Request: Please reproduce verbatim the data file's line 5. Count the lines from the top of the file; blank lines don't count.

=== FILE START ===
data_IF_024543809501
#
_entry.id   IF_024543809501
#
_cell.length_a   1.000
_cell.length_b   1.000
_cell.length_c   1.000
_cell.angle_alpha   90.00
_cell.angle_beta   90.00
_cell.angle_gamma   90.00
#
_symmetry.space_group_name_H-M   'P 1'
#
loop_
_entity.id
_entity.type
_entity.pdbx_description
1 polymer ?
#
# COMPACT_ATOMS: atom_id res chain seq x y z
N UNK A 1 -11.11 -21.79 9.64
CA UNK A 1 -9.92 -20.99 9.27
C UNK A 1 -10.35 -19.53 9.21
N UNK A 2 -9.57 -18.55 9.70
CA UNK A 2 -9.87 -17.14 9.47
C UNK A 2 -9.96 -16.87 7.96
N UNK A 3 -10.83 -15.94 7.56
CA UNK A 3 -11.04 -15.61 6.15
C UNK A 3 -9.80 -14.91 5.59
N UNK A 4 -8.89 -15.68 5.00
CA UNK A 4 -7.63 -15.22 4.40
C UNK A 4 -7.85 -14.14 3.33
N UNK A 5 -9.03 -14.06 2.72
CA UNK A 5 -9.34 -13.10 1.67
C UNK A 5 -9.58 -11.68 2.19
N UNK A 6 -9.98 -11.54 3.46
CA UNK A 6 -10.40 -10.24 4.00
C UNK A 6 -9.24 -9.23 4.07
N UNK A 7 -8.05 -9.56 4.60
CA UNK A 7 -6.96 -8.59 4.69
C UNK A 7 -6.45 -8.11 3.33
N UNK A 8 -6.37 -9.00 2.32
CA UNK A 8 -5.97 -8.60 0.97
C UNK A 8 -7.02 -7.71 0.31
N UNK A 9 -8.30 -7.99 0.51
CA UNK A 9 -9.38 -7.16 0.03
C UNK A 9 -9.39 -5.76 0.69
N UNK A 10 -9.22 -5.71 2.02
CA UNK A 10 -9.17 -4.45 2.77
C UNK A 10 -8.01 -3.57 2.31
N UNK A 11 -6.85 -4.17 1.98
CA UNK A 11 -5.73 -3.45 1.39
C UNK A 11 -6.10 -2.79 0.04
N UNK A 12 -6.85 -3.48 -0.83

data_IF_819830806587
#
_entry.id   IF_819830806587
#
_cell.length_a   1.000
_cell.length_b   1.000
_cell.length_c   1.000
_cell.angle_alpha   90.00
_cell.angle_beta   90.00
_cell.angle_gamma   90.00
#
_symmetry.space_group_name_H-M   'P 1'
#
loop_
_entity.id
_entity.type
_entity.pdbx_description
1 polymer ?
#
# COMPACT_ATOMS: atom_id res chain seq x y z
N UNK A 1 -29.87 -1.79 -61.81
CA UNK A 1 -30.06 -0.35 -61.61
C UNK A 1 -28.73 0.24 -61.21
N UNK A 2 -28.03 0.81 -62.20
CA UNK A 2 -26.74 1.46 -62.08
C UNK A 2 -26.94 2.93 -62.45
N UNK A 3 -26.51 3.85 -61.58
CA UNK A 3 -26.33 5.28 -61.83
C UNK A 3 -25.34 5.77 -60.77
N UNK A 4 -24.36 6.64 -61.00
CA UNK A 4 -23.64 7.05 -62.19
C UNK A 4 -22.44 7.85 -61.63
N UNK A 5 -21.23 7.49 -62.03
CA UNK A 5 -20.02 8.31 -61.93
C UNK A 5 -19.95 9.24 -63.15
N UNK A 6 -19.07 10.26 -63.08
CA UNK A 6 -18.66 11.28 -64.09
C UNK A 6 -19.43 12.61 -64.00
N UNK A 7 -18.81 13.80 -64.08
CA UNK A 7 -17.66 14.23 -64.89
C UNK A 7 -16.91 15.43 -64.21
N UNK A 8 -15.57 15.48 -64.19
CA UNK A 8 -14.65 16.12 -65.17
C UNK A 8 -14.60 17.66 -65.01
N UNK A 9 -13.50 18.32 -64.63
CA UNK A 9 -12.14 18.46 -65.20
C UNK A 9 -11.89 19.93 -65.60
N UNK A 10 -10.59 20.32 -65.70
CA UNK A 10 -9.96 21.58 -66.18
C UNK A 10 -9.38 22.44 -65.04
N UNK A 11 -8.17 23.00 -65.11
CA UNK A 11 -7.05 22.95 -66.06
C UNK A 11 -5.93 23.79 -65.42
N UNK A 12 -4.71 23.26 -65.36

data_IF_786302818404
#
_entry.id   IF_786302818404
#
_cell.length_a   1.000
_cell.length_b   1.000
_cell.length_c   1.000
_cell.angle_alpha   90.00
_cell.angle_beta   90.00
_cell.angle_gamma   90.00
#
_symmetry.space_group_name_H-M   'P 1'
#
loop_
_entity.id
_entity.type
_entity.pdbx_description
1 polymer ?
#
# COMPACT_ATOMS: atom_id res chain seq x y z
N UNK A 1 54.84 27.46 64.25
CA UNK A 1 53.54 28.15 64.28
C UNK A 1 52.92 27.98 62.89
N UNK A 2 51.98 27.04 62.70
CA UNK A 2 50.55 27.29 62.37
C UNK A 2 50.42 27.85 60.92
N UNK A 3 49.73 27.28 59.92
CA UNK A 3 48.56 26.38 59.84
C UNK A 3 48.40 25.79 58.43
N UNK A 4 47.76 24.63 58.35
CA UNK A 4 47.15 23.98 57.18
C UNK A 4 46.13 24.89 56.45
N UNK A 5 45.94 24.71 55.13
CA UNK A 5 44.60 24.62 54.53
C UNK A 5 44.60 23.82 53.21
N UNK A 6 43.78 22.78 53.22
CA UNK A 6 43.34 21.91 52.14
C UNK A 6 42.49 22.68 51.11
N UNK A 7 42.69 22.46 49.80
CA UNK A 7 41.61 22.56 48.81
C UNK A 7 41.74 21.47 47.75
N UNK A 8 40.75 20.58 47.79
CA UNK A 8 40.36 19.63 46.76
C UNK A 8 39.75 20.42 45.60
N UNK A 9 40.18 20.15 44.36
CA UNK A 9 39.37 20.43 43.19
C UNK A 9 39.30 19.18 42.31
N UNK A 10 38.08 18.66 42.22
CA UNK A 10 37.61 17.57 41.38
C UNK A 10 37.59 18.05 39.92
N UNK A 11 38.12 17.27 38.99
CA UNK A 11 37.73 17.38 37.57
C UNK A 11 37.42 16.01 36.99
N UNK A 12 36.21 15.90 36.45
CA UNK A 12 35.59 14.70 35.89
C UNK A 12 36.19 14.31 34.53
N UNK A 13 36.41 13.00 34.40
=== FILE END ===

_cell.length_a   1.000